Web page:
Common Core: 12th Grade English Language Arts : Analyze authorial choices in terms of narrative development: CCSS.ELA-LITERACY.RL.11-12.3

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Example Question #1 : Analyze Authorial Choices In Terms Of Narrative Development: Ccss.Ela Literacy.Rl.11 12.3

Adapted from Edith Wharton’s The Age of Innocence (1920)

It invariably happened in the same way.

Mrs. Julius Beaufort, on the night of her annual ball, never failed to appear at the Opera; indeed, she always gave her ball on an Opera night in order to emphasise her complete superiority to household cares, and her possession of a staff of servants competent to organise every detail of the entertainment in her absence.

The Beauforts' house was one of the few in New York that possessed a ball–room (it antedated even Mrs. Manson Mingott's and the Headly Chiverses'); and at a time when it was beginning to be thought "provincial" to put a "crash" over the drawing–room floor and move the furniture upstairs, the possession of a ball–room that was used for no other purpose, and left for three–hundred–and–sixty–four days of the year to shuttered darkness, with its gilt chairs stacked in a corner and its chandelier in a bag; this undoubted superiority was felt to compensate for whatever was regrettable in the Beaufort past.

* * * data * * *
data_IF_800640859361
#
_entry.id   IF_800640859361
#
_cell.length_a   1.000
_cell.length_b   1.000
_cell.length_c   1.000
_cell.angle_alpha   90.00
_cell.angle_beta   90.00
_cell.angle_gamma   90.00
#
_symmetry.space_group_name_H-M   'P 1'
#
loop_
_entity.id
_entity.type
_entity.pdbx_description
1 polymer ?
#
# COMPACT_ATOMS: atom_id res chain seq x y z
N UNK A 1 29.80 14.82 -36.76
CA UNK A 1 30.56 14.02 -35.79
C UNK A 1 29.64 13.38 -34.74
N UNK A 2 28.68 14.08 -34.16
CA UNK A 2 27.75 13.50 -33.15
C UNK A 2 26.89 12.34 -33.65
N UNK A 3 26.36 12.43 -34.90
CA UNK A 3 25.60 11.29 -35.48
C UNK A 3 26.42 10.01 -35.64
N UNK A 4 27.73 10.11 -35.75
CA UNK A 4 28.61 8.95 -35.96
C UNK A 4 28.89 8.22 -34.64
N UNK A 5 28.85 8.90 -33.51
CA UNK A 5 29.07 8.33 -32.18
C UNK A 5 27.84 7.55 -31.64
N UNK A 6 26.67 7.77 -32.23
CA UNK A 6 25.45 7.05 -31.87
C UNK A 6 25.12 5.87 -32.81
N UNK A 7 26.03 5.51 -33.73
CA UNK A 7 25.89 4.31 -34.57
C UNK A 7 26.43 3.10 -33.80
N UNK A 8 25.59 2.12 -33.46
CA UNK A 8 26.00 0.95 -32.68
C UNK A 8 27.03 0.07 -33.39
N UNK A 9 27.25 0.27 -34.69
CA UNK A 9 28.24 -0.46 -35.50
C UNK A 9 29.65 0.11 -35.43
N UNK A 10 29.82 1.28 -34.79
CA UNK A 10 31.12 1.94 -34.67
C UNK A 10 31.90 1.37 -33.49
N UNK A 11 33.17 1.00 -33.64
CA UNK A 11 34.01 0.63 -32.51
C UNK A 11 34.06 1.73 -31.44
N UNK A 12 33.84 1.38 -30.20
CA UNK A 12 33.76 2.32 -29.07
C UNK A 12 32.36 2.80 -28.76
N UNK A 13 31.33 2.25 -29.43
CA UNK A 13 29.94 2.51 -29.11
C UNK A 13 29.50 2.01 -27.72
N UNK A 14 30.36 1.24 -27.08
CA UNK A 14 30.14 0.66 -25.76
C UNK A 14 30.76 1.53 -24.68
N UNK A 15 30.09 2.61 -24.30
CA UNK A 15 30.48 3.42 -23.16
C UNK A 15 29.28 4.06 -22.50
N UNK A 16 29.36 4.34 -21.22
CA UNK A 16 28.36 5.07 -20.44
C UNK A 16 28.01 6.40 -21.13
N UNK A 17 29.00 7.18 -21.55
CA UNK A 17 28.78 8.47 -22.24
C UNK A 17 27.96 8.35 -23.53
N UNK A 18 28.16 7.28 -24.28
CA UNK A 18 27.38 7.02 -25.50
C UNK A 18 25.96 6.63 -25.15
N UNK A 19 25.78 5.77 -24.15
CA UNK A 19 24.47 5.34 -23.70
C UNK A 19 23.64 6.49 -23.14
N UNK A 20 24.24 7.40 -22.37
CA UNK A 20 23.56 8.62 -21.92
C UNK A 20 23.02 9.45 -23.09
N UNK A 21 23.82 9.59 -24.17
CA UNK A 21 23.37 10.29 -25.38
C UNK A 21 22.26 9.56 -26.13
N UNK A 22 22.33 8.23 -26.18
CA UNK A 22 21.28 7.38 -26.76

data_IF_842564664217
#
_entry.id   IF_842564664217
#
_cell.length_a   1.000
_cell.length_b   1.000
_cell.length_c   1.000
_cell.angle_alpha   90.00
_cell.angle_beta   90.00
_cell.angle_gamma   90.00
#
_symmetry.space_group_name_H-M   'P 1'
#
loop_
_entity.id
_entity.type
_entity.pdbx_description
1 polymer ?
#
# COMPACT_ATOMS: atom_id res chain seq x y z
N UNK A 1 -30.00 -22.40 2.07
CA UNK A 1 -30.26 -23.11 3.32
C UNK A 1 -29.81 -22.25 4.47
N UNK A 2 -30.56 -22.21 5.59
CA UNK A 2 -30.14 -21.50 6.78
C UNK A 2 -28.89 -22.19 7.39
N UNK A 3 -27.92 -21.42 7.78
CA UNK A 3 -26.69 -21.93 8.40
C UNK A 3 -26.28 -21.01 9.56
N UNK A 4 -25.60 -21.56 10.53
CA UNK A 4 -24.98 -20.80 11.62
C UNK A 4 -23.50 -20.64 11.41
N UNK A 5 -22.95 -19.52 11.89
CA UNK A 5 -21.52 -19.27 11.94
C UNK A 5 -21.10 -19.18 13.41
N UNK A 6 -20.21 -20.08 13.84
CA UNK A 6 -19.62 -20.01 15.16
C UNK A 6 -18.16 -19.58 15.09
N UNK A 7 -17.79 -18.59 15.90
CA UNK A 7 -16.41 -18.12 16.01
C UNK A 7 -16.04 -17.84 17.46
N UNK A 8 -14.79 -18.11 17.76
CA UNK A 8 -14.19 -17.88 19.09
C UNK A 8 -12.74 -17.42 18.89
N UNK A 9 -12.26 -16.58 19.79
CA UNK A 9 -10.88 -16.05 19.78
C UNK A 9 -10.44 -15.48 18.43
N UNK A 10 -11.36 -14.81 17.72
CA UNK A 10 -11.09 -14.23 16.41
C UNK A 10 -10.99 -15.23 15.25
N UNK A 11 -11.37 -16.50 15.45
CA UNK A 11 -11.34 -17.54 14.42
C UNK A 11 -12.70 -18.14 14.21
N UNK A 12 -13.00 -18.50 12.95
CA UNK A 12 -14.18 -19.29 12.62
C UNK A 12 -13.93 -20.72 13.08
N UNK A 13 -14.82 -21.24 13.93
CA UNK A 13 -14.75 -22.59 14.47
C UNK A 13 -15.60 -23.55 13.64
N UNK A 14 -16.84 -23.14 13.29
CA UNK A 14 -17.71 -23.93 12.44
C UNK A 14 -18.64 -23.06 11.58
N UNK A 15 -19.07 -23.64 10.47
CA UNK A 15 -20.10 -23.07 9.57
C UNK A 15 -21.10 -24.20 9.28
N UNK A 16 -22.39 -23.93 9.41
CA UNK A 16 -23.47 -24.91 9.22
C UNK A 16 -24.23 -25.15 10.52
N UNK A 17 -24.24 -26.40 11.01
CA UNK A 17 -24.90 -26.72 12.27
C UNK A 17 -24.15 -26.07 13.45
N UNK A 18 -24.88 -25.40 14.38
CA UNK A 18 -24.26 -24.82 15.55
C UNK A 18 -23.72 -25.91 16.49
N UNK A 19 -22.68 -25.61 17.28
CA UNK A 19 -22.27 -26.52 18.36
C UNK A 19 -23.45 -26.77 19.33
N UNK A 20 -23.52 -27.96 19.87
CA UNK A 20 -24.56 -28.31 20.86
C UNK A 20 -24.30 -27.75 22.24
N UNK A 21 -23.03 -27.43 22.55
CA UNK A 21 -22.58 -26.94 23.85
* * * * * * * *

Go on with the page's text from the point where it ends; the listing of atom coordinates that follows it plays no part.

Mrs. Archer, who was fond of coining her social philosophy into axioms, had once said: "We all have our pet common people—" and though the phrase was a daring one, its truth was secretly admitted in many an exclusive bosom. But the Beauforts were not exactly common; some people said they were even worse. Mrs. Beaufort belonged indeed to one of America's most honoured families; she had been the lovely Regina Dallas (of the South Carolina branch), a penniless beauty introduced to New York society by her cousin, the imprudent Medora Manson, who was always doing the wrong thing from the right motive. When one was related to the Mansons and the Rushworths one had a "droit de cite" (as Mr. Sillerton Jackson, who had frequented the Tuileries, called it) in New York society; but did one not forfeit it in marrying Julius Beaufort?

The question was: who was Beaufort? He passed for an Englishman, was agreeable, handsome, ill–tempered, hospitable and witty. He had come to America with letters of recommendation from old Mrs. Manson Mingott's English son–in–law, the banker, and had speedily made himself an important position in the world of affairs; but his habits were dissipated, his tongue was bitter, his antecedents were mysterious; and when Medora Manson announced her cousin's engagement to him it was felt to be one more act of folly in poor Medora's long record of imprudences.